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Krista Munroe-Chandler



Creative Commons License

Creative Commons Attribution 4.0 International License
This work is licensed under a Creative Commons Attribution 4.0 International License.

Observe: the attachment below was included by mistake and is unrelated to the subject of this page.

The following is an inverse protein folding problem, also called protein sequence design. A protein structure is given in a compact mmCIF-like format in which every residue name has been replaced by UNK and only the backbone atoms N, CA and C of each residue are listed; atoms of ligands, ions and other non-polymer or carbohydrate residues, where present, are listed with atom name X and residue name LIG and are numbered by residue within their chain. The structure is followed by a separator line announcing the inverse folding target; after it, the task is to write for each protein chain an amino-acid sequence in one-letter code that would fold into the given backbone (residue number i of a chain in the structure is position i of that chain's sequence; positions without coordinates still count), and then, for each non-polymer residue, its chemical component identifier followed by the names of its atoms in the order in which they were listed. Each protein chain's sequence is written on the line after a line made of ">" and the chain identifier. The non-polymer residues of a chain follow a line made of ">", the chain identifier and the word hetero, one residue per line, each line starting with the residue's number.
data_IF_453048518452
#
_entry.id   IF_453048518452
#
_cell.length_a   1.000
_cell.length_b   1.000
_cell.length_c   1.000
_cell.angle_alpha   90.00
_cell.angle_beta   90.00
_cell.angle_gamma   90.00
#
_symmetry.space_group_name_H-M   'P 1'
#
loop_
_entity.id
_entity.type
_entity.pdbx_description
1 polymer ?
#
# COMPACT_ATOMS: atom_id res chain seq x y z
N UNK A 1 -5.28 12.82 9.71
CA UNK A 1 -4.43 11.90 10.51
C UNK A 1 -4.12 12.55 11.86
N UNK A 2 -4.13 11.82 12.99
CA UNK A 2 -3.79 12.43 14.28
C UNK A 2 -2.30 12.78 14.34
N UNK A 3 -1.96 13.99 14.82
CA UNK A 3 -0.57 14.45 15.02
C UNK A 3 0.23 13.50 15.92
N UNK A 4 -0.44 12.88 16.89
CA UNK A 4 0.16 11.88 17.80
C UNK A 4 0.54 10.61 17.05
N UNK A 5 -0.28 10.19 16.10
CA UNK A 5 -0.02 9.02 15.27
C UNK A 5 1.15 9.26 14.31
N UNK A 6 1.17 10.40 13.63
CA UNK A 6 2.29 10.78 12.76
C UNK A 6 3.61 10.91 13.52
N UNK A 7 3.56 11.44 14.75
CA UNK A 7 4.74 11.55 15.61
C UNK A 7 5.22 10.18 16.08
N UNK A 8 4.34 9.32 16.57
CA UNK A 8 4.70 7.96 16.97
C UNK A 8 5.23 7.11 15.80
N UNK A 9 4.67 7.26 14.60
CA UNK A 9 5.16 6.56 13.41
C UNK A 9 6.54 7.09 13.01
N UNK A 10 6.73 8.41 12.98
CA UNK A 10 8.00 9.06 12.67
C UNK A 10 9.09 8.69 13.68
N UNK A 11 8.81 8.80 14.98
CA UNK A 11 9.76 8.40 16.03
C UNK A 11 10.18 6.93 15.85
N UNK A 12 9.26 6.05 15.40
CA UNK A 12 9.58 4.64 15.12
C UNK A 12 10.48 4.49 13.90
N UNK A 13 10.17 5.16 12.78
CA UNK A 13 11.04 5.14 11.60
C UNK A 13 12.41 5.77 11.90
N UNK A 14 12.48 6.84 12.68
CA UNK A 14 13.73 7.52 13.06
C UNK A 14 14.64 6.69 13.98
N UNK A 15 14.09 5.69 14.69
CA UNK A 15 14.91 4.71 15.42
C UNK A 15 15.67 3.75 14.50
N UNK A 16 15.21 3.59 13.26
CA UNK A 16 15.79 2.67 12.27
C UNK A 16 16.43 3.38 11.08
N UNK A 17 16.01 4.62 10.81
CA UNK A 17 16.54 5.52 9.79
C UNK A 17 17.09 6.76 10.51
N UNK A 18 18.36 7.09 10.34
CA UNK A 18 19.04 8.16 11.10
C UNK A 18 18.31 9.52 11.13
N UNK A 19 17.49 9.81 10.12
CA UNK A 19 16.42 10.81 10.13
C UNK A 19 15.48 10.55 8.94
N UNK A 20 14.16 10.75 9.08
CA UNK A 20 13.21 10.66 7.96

An athlete’s ability to buffer against negative effects of stressors has been attributed to their level of psychological resilience. Protective factors, specifically confidence, influences the development of resilience qualities. Moreover, utilizing mental skills (i.e., imagery) is beneficial for developing confidence and increasing levels of resilience-related outcomes. With confidence relevant in both resilience and imagery concepts, the purpose of the present study is twofold: (a) to investigate relationships between imagery and psychological resilience in athletes and (b) determine if this relationship is mediated by sport confidence. A sample of 243 student athletes (Mage = 21.27) competing at the varsity or club level were recruited to complete questionnaires measuring psychological resilience, imagery use, and sport confidence. Results from bivariate correlations indicated that psychological resilience is related to all functions of imagery, save motivational specific, with the strongest relationship occurring between resilience and motivational general-mastery imagery. A Confirmatory Factor Analysis (CFA) was run on the SIQ and SCI measurement models to ensure adequate model fit. As the CFA informed the revised measurement models for the SEM, results from the SEM indicated that sport confidence did not mediate the relationship between imagery and psychological resilience, as no indirect or total effects were significant. Future research should look to further examine the relationships between imagery and psychological resilience and consider other variables, such as coping and challenge appraisal, that could impact the strength of that relationship.

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